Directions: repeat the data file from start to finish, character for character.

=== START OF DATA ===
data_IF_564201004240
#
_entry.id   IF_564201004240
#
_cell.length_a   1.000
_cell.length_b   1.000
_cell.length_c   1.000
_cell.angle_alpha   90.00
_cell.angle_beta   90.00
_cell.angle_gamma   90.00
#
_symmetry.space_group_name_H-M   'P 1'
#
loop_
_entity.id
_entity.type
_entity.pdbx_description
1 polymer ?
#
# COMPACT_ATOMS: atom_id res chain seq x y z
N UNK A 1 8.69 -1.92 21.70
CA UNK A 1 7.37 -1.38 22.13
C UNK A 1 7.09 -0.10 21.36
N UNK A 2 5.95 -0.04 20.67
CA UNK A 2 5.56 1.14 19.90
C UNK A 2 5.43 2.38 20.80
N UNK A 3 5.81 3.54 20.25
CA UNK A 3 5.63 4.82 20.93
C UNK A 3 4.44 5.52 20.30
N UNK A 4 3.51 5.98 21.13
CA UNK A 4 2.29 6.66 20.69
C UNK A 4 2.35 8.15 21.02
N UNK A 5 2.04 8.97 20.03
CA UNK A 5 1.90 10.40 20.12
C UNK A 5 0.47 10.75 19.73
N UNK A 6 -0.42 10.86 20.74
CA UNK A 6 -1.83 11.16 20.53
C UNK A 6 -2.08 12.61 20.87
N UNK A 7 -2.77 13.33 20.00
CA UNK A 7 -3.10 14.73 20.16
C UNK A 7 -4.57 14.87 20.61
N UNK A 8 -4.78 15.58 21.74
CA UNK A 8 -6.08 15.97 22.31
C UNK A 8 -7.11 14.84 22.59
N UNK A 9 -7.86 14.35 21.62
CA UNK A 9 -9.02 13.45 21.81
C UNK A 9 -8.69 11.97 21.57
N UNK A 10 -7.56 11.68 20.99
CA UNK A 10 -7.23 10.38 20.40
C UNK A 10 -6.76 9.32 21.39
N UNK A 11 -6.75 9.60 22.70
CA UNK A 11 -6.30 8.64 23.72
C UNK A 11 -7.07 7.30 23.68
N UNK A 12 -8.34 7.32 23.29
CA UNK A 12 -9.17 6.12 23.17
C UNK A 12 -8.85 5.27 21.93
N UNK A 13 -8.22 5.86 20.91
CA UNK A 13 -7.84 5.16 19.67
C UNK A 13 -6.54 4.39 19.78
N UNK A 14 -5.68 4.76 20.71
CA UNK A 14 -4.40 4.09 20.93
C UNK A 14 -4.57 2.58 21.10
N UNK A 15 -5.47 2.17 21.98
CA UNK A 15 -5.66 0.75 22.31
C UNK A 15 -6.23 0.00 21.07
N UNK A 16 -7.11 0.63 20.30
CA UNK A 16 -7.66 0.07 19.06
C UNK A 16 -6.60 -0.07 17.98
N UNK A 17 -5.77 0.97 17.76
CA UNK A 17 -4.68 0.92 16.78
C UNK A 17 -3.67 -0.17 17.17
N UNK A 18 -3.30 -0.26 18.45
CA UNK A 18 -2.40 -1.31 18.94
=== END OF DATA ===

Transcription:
data_IF_564201004240
#
_entry.id   IF_564201004240
#
_cell.length_a   1.000
_cell.length_b   1.000
_cell.length_c   1.000
_cell.angle_alpha   90.00
_cell.angle_beta   90.00
_cell.angle_gamma   90.00
#
_symmetry.space_group_name_H-M   'P 1'
#
loop_
_entity.id
_entity.type
_entity.pdbx_description
1 polymer ?
#
# COMPACT_ATOMS: atom_id res chain seq x y z
N UNK A 1 8.69 -1.92 21.70
CA UNK A 1 7.37 -1.38 22.13
C UNK A 1 7.09 -0.10 21.36
N UNK A 2 5.95 -0.04 20.67
CA UNK A 2 5.56 1.14 19.90
C UNK A 2 5.43 2.38 20.80
N UNK A 3 5.81 3.54 20.25
CA UNK A 3 5.63 4.82 20.93
C UNK A 3 4.44 5.52 20.30
N UNK A 4 3.51 5.98 21.13
CA UNK A 4 2.29 6.66 20.69
C UNK A 4 2.35 8.15 21.02
N UNK A 5 2.04 8.97 20.03
CA UNK A 5 1.90 10.40 20.12
C UNK A 5 0.47 10.75 19.73
N UNK A 6 -0.42 10.86 20.74
CA UNK A 6 -1.83 11.16 20.53
C UNK A 6 -2.08 12.61 20.87
N UNK A 7 -2.77 13.33 20.00
CA UNK A 7 -3.10 14.73 20.16
C UNK A 7 -4.57 14.87 20.61
N UNK A 8 -4.78 15.58 21.74
CA UNK A 8 -6.08 15.97 22.31
C UNK A 8 -7.11 14.84 22.59
N UNK A 9 -7.86 14.35 21.62
CA UNK A 9 -9.02 13.45 21.81
C UNK A 9 -8.69 11.97 21.57
N UNK A 10 -7.56 11.68 20.99
CA UNK A 10 -7.23 10.38 20.40
C UNK A 10 -6.76 9.32 21.39
N UNK A 11 -6.75 9.60 22.70
CA UNK A 11 -6.30 8.64 23.72
C UNK A 11 -7.07 7.30 23.68
N UNK A 12 -8.34 7.32 23.29
CA UNK A 12 -9.17 6.12 23.17
C UNK A 12 -8.85 5.27 21.93
N UNK A 13 -8.22 5.86 20.91
CA UNK A 13 -7.84 5.16 19.67
C UNK A 13 -6.54 4.39 19.78
N UNK A 14 -5.68 4.76 20.71
CA UNK A 14 -4.40 4.09 20.93
C UNK A 14 -4.57 2.58 21.10
N UNK A 15 -5.47 2.17 21.98
CA UNK A 15 -5.66 0.75 22.31
C UNK A 15 -6.23 0.00 21.07
N UNK A 16 -7.11 0.63 20.30
CA UNK A 16 -7.66 0.07 19.06
C UNK A 16 -6.60 -0.07 17.98
N UNK A 17 -5.77 0.97 17.76
CA UNK A 17 -4.68 0.92 16.78
C UNK A 17 -3.67 -0.17 17.17
N UNK A 18 -3.30 -0.26 18.45
CA UNK A 18 -2.40 -1.31 18.94